From WWI to WWII, our fear of Germans, Arabs, Italians and Japanese temporarily distracted us from our hatred/fear of Native Americans, Negroes and Jews, so our government took away our gold, rationed and prohibited a bunch of stuff, raised taxes dramatically, started “socializing” the heck out of stuff, and imposed lots of laws against speech and movement and so on.  But we were pretty proud after kicking some @$$…though we did, of course, fear commies (our allies just moments earlier) after that.

So some more liberties had to be curtailed, naturally.  That’s war, you know. Sometimes past mistakes rationalize making more in the future.

But by the 60’s we no longer feared alcohol, because we now fear drugs.
So we got SWAT teams, Nixon’s “War on Drugs,” and a thriving black market in …drugs.  And all without amending the constitution this time!
Police forces grew exponentially in size, armament, and since the 1980’s…immunity.

By the 80’s we feared black markets and drug dealers so much that we got more sting operations, spying, unlimited “civil asset forfeiture” and no-knock raids.

From the 70’s, when we tied our money to Saudi oil trade, through the 90’s, when some uppity Muslims challenged our petrodollar system, we decided that the people we’d been relocating for a hundred years, then overthrowing and manipulating with the Saudis, were “terrorists,” and THEY became our biggest fear…for which we’ve had to sacrifice innumerable freedoms of travel, privacy and finance.
Then after 9/11…ho boy!

Now the NSA has replaced Santa Claus as the keeper of lists, and you really don’t have any constitutional freedoms at all anymore.  You’ve got only conditional privileges with ever-more conditions on ever-fewer privileges.

Strangely, instead of thanking our nation’s founders, constitution’s authors and civil rights heroes for the freedoms we’ve been throwing away, we thank soldiers fighting foreigners in foreigners’ own homes.  …Fighting wars that rationalize the loss of more freedoms.
(how can we make this make sense?)

HwDrYuSo now we’ve got this really bad case of cooties, and we’re snitching on each other like CoroNazis, and trying our best to shovel even more power onto the authoritarians when that’s now becoming a very hard thing to do.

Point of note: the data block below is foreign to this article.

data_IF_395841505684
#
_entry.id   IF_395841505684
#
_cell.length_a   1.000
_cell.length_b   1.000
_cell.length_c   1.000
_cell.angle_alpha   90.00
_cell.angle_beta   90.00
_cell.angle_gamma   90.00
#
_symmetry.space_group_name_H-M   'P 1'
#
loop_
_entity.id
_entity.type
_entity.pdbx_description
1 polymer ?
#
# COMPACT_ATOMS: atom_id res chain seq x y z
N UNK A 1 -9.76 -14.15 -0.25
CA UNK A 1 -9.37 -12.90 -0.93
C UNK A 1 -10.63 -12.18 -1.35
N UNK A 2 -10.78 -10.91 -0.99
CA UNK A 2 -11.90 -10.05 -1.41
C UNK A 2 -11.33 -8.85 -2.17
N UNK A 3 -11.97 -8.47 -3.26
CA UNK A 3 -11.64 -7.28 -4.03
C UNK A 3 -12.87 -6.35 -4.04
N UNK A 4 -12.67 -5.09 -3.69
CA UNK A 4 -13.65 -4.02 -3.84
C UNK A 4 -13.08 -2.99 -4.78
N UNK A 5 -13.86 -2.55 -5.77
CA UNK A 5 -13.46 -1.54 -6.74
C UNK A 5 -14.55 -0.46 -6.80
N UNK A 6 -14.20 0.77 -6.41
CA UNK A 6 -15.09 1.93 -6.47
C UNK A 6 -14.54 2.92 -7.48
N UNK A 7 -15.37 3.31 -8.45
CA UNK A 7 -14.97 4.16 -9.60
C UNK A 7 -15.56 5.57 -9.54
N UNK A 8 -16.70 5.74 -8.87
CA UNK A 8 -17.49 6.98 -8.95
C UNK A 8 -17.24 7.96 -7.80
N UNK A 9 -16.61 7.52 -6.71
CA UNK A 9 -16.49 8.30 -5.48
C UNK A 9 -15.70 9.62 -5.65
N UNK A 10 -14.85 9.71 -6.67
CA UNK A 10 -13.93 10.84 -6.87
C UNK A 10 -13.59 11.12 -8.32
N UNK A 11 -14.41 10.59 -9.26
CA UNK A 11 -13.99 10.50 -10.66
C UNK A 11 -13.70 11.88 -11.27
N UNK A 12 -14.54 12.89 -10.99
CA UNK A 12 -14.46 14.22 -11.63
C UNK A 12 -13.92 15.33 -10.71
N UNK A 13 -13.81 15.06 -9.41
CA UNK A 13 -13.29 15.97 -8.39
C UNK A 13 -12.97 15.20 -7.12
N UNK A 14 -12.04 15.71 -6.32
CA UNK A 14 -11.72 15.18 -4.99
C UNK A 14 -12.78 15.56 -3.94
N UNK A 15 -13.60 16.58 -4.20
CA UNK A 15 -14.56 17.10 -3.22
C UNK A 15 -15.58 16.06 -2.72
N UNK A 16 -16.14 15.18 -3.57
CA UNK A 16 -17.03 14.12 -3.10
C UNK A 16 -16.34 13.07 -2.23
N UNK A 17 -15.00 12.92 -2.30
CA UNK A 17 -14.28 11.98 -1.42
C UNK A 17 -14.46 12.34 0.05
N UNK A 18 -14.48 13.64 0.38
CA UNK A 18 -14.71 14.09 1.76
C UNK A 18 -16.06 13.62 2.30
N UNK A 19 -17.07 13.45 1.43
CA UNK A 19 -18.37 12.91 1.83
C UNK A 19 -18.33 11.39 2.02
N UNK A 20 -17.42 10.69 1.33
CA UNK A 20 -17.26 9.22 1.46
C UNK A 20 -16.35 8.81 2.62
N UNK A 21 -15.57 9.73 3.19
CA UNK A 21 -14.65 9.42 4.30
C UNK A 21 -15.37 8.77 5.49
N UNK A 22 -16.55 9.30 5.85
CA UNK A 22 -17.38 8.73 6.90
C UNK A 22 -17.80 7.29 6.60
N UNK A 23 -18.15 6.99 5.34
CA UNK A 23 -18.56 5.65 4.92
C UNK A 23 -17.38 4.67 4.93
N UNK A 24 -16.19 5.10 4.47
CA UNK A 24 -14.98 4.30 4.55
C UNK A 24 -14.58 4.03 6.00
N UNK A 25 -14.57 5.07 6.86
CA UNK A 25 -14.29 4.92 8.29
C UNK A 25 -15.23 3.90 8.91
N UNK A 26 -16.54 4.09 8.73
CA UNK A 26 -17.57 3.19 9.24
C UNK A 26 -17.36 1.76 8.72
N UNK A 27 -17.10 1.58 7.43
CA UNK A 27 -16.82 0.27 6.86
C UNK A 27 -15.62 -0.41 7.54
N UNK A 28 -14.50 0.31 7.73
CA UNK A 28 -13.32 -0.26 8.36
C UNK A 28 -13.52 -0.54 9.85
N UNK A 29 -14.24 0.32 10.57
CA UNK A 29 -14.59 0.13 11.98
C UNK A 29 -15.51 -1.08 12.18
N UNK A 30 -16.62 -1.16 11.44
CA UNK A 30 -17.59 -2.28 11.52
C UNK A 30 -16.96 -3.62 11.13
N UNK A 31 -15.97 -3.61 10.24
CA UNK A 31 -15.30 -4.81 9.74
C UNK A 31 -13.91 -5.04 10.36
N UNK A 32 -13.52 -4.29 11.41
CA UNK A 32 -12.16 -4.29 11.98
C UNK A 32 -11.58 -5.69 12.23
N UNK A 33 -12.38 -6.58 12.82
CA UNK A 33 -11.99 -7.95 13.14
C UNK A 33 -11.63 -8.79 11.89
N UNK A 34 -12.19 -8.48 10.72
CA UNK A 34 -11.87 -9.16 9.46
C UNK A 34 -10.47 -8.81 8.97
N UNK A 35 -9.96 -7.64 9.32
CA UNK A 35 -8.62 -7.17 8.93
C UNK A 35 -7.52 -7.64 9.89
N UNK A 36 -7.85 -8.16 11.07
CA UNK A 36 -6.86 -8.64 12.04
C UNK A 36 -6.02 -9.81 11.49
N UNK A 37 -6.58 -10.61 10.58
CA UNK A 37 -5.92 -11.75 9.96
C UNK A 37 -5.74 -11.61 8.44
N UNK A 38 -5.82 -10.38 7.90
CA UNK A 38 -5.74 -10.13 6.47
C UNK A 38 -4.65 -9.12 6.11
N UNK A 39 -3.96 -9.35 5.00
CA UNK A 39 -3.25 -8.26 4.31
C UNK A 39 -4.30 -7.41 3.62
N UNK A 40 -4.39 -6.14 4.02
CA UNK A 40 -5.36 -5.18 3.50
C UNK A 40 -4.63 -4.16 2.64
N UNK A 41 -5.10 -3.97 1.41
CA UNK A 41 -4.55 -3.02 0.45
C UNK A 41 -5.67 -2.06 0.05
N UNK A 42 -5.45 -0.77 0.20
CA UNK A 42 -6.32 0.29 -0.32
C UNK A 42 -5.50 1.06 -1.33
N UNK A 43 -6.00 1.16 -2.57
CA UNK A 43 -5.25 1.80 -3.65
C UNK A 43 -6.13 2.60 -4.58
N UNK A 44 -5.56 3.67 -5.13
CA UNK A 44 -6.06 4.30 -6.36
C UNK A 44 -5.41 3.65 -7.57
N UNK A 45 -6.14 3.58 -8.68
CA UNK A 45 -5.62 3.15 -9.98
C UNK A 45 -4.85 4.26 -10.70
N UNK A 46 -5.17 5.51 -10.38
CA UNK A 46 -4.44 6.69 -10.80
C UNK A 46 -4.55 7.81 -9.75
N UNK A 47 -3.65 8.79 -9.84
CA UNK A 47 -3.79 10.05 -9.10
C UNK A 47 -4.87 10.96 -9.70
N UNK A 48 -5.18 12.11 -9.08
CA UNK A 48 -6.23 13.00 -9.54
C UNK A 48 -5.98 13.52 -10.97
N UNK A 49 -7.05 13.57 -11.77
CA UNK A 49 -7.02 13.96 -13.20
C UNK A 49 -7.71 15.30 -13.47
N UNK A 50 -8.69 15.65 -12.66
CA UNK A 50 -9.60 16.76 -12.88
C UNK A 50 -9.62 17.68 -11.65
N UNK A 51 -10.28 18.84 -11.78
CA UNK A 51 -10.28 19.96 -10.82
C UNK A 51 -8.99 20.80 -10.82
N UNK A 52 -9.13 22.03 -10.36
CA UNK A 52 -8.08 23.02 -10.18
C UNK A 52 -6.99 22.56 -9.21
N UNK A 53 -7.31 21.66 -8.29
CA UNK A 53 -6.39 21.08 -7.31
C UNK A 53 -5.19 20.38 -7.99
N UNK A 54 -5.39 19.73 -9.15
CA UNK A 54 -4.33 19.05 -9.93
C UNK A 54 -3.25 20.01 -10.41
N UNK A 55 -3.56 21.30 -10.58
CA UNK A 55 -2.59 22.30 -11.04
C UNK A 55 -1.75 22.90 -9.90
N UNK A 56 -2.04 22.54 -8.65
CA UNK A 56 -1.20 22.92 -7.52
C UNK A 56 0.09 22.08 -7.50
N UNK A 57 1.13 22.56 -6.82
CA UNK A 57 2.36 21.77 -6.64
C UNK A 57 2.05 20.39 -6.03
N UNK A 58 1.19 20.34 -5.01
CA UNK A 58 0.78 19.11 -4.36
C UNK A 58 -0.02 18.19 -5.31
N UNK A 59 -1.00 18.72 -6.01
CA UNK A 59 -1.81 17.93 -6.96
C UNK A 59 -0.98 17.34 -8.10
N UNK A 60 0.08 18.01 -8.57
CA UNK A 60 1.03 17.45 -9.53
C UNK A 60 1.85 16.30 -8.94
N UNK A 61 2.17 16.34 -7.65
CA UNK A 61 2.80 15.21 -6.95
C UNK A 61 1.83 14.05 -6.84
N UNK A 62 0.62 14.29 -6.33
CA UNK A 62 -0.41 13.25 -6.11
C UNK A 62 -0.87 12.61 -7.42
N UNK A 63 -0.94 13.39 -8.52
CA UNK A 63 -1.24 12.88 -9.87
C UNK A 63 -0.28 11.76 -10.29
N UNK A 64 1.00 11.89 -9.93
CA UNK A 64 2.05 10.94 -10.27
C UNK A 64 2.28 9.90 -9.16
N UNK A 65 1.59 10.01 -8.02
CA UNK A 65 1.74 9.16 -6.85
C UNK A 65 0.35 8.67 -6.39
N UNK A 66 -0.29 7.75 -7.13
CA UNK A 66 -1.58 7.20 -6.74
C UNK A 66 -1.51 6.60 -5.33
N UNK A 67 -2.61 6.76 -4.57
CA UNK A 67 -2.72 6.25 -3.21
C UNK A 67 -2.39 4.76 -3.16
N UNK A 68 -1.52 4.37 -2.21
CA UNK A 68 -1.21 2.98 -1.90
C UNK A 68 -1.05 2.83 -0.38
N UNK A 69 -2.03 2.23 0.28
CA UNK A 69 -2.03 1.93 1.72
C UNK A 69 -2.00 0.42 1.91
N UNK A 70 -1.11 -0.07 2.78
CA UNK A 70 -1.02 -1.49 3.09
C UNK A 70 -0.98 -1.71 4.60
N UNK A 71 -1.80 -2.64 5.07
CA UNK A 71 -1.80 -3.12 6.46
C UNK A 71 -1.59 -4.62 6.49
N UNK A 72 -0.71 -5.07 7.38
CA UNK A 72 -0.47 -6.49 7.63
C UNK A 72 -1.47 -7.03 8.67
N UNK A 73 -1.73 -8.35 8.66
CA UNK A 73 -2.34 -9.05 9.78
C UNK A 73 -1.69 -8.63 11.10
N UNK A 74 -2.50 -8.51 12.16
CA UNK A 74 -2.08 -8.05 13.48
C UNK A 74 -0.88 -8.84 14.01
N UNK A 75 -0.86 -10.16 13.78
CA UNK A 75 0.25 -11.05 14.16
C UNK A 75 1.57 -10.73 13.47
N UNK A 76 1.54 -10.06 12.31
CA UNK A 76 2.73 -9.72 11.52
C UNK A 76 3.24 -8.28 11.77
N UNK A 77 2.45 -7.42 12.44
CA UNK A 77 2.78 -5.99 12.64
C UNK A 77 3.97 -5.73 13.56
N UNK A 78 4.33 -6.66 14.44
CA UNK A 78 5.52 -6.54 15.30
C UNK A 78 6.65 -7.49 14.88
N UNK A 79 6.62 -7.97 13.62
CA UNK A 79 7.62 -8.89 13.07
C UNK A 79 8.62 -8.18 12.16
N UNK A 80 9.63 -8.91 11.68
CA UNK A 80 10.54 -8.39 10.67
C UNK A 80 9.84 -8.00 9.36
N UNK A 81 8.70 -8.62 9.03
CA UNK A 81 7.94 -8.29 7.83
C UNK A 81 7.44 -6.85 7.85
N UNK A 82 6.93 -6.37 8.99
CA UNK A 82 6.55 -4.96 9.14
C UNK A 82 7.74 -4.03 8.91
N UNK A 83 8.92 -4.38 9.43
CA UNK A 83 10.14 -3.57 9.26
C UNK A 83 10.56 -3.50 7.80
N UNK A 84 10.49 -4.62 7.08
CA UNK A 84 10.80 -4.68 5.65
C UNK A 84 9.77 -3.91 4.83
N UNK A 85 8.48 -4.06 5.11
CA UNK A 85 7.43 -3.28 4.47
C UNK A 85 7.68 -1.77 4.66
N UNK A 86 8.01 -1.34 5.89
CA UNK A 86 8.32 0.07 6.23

CoronaVirusNot to minimize how deadly a pandemic can be, of course.  With my first political campaigns, I tried to make an issue of our lack of preparedness for just such things (my first real job in healthcare was an internship at the Indiana State Board of Health, after all).

If you really want to live scared, communicable disease actually is a worthy terror.

ChynaApparently that’s not enough fear, however, because we’ve lately replaced our fear of Russia with the fear of China.  In some ways, that makes sense.  China’s much more dangerous now that we’ve given them at least close equivalence in economic, industrial, entertainment, information/ education, engineering and of course military/espionage might.  They could danged-near build a human bridge across the Pacific and kick our @$$.

But what you really should fear is that, as China has to an effective degree emulated our industries and market economics, We The People have emulated Chinese brutality, deceit and authoritarianism.
We’ve thus thrown away our economy, and our freedom.

…Oh, and our security.

Sure, we’ve angered the whole world by putting our forces in half the world with the guns pointed at the other half.  Our wars never end…even after our President/General Eisenhower warned us about the danger of a military industry.

But worse, all the preceding has rationalized more enforcement, more force, an increasingly adversarial relationship between us and the police and our “National Guard” forces.

Bad laws drive away good cops and encourage bad cops.  Too many laws mean selective enforcement, which is a major foothold for corruption and racism/tribalism.  And corrupt, continuously re-elected and therefore arrogant and unaccountable politicians want thugs and the fear they spread…it’s what gives politicians power over us.

Our collective fear, ignorance, tribalism and hate is leading us to a very, very, historically, epically bad place.  Only politicians thrive on our division, hostility, fear and hatred.  They feed and grow more powerful on our discord the way a tick drinks blood.

Our nation’s founders would be ashamed at not only the destruction of their gifts to us, but also that we’ve not come up with any better vision by now.  They’d be horrified that we’re fighting each other instead of the forces that divide us against each other.

We could easily fix things at least to fundamental principles.  I’m not the only one who for decades has proposed simple ways to govern our government, regulate our regulators, police our police, and make our justice system just.

HeroBut it seems us Cassandra types have naught to do now but prepare for what’s now inevitable, and maybe prepare to help pick up the pieces… …If people become any more amenable to reason after catastrophe than they are now.TheEnemy

Sigh… We can’t be the Land of The Free if we’re not also the Home of The Brave.  I’m afraid we’ve become the Land of the Serfs and the Home of the Fraidy Pants.